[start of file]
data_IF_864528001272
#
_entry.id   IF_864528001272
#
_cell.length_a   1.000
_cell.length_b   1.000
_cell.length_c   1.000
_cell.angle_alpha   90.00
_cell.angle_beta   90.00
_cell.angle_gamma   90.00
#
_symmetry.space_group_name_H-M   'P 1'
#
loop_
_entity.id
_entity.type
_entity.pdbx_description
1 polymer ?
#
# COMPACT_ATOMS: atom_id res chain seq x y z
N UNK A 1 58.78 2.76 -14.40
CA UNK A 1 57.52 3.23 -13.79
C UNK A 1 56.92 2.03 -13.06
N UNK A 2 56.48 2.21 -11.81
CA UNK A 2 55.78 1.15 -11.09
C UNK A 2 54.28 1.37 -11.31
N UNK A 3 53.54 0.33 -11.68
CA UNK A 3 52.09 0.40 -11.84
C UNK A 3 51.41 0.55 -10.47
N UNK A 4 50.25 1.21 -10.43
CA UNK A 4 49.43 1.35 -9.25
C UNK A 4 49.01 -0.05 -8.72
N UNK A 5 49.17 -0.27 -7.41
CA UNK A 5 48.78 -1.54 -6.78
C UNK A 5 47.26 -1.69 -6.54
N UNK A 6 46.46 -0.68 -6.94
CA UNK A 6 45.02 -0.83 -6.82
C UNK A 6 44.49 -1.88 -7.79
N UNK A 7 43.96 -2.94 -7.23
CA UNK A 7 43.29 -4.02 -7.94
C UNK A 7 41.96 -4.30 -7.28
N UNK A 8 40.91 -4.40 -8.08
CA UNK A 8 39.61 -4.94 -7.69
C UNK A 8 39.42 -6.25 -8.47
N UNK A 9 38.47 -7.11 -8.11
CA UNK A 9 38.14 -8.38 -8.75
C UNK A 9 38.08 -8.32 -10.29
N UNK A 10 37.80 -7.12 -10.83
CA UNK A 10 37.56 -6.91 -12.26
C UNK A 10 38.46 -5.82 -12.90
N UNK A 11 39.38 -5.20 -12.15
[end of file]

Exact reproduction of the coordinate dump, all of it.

data_IF_864528001272
#
_entry.id   IF_864528001272
#
_cell.length_a   1.000
_cell.length_b   1.000
_cell.length_c   1.000
_cell.angle_alpha   90.00
_cell.angle_beta   90.00
_cell.angle_gamma   90.00
#
_symmetry.space_group_name_H-M   'P 1'
#
loop_
_entity.id
_entity.type
_entity.pdbx_description
1 polymer ?
#
# COMPACT_ATOMS: atom_id res chain seq x y z
N UNK A 1 58.78 2.76 -14.40
CA UNK A 1 57.52 3.23 -13.79
C UNK A 1 56.92 2.03 -13.06
N UNK A 2 56.48 2.21 -11.81
CA UNK A 2 55.78 1.15 -11.09
C UNK A 2 54.28 1.37 -11.31
N UNK A 3 53.54 0.33 -11.68
CA UNK A 3 52.09 0.40 -11.84
C UNK A 3 51.41 0.55 -10.47
N UNK A 4 50.25 1.21 -10.43
CA UNK A 4 49.43 1.35 -9.25
C UNK A 4 49.01 -0.05 -8.72
N UNK A 5 49.17 -0.27 -7.41
CA UNK A 5 48.78 -1.54 -6.78
C UNK A 5 47.26 -1.69 -6.54
N UNK A 6 46.46 -0.68 -6.94
CA UNK A 6 45.02 -0.83 -6.82
C UNK A 6 44.49 -1.88 -7.79
N UNK A 7 43.96 -2.94 -7.23
CA UNK A 7 43.29 -4.02 -7.94
C UNK A 7 41.96 -4.30 -7.28
N UNK A 8 40.91 -4.40 -8.08
CA UNK A 8 39.61 -4.94 -7.69
C UNK A 8 39.42 -6.25 -8.47
N UNK A 9 38.47 -7.11 -8.11
CA UNK A 9 38.14 -8.38 -8.75
C UNK A 9 38.08 -8.32 -10.29
N UNK A 10 37.80 -7.12 -10.83
CA UNK A 10 37.56 -6.91 -12.26
C UNK A 10 38.46 -5.82 -12.90
N UNK A 11 39.38 -5.20 -12.15